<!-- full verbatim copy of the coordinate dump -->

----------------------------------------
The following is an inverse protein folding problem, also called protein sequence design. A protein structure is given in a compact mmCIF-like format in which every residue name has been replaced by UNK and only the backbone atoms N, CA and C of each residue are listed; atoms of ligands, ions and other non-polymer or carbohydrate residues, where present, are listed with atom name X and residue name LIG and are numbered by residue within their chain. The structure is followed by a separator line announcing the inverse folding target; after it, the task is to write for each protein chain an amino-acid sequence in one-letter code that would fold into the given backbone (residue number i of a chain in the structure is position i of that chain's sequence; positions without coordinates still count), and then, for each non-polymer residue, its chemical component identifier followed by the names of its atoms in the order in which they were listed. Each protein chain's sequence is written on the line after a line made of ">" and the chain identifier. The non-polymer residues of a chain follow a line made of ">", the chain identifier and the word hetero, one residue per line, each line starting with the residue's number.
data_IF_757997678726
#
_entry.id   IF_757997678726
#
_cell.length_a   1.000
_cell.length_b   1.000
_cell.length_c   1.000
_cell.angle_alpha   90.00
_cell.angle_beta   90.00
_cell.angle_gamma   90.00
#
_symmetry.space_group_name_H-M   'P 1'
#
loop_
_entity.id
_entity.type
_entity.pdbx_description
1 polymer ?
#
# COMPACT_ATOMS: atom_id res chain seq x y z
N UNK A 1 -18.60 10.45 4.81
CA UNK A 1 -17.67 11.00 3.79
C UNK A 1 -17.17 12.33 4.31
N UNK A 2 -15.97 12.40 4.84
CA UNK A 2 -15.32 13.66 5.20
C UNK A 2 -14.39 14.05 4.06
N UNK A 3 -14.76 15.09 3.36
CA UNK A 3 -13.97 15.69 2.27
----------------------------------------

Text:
The following is an inverse protein folding problem, also called protein sequence design. A protein structure is given in a compact mmCIF-like format in which every residue name has been replaced by UNK and only the backbone atoms N, CA and C of each residue are listed; atoms of ligands, ions and other non-polymer or carbohydrate residues, where present, are listed with atom name X and residue name LIG and are numbered by residue within their chain. The structure is followed by a separator line announcing the inverse folding target; after it, the task is to write for each protein chain an amino-acid sequence in one-letter code that would fold into the given backbone (residue number i of a chain in the structure is position i of that chain's sequence; positions without coordinates still count), and then, for each non-polymer residue, its chemical component identifier followed by the names of its atoms in the order in which they were listed. Each protein chain's sequence is written on the line after a line made of ">" and the chain identifier. The non-polymer residues of a chain follow a line made of ">", the chain identifier and the word hetero, one residue per line, each line starting with the residue's number.
data_IF_757997678726
#
_entry.id   IF_757997678726
#
_cell.length_a   1.000
_cell.length_b   1.000
_cell.length_c   1.000
_cell.angle_alpha   90.00
_cell.angle_beta   90.00
_cell.angle_gamma   90.00
#
_symmetry.space_group_name_H-M   'P 1'
#
loop_
_entity.id
_entity.type
_entity.pdbx_description
1 polymer ?
#
# COMPACT_ATOMS: atom_id res chain seq x y z
N UNK A 1 -18.60 10.45 4.81
CA UNK A 1 -17.67 11.00 3.79
C UNK A 1 -17.17 12.33 4.31
N UNK A 2 -15.97 12.40 4.84
CA UNK A 2 -15.32 13.66 5.20
C UNK A 2 -14.39 14.05 4.06
N UNK A 3 -14.76 15.09 3.36
CA UNK A 3 -13.97 15.69 2.27